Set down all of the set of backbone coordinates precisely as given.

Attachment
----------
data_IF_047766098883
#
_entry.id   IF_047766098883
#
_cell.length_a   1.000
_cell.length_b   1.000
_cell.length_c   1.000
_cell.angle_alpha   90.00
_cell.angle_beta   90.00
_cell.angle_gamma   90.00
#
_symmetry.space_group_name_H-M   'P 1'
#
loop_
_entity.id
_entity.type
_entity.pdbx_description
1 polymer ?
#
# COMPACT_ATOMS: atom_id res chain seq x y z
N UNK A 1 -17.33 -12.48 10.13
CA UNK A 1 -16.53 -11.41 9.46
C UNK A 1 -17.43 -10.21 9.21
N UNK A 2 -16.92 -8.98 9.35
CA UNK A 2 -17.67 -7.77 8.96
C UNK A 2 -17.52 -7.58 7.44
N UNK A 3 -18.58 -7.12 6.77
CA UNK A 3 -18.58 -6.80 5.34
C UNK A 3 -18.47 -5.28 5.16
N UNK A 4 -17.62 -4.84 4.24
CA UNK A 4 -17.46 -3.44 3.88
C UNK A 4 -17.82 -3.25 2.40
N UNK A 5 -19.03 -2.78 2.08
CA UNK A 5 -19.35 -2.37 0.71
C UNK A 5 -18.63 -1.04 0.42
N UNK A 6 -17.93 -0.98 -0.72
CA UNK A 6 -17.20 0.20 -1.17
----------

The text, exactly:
data_IF_047766098883
#
_entry.id   IF_047766098883
#
_cell.length_a   1.000
_cell.length_b   1.000
_cell.length_c   1.000
_cell.angle_alpha   90.00
_cell.angle_beta   90.00
_cell.angle_gamma   90.00
#
_symmetry.space_group_name_H-M   'P 1'
#
loop_
_entity.id
_entity.type
_entity.pdbx_description
1 polymer ?
#
# COMPACT_ATOMS: atom_id res chain seq x y z
N UNK A 1 -17.33 -12.48 10.13
CA UNK A 1 -16.53 -11.41 9.46
C UNK A 1 -17.43 -10.21 9.21
N UNK A 2 -16.92 -8.98 9.35
CA UNK A 2 -17.67 -7.77 8.96
C UNK A 2 -17.52 -7.58 7.44
N UNK A 3 -18.58 -7.12 6.77
CA UNK A 3 -18.58 -6.80 5.34
C UNK A 3 -18.47 -5.28 5.16
N UNK A 4 -17.62 -4.84 4.24
CA UNK A 4 -17.46 -3.44 3.88
C UNK A 4 -17.82 -3.25 2.40
N UNK A 5 -19.03 -2.78 2.08
CA UNK A 5 -19.35 -2.37 0.71
C UNK A 5 -18.63 -1.04 0.42
N UNK A 6 -17.93 -0.98 -0.72
CA UNK A 6 -17.20 0.20 -1.17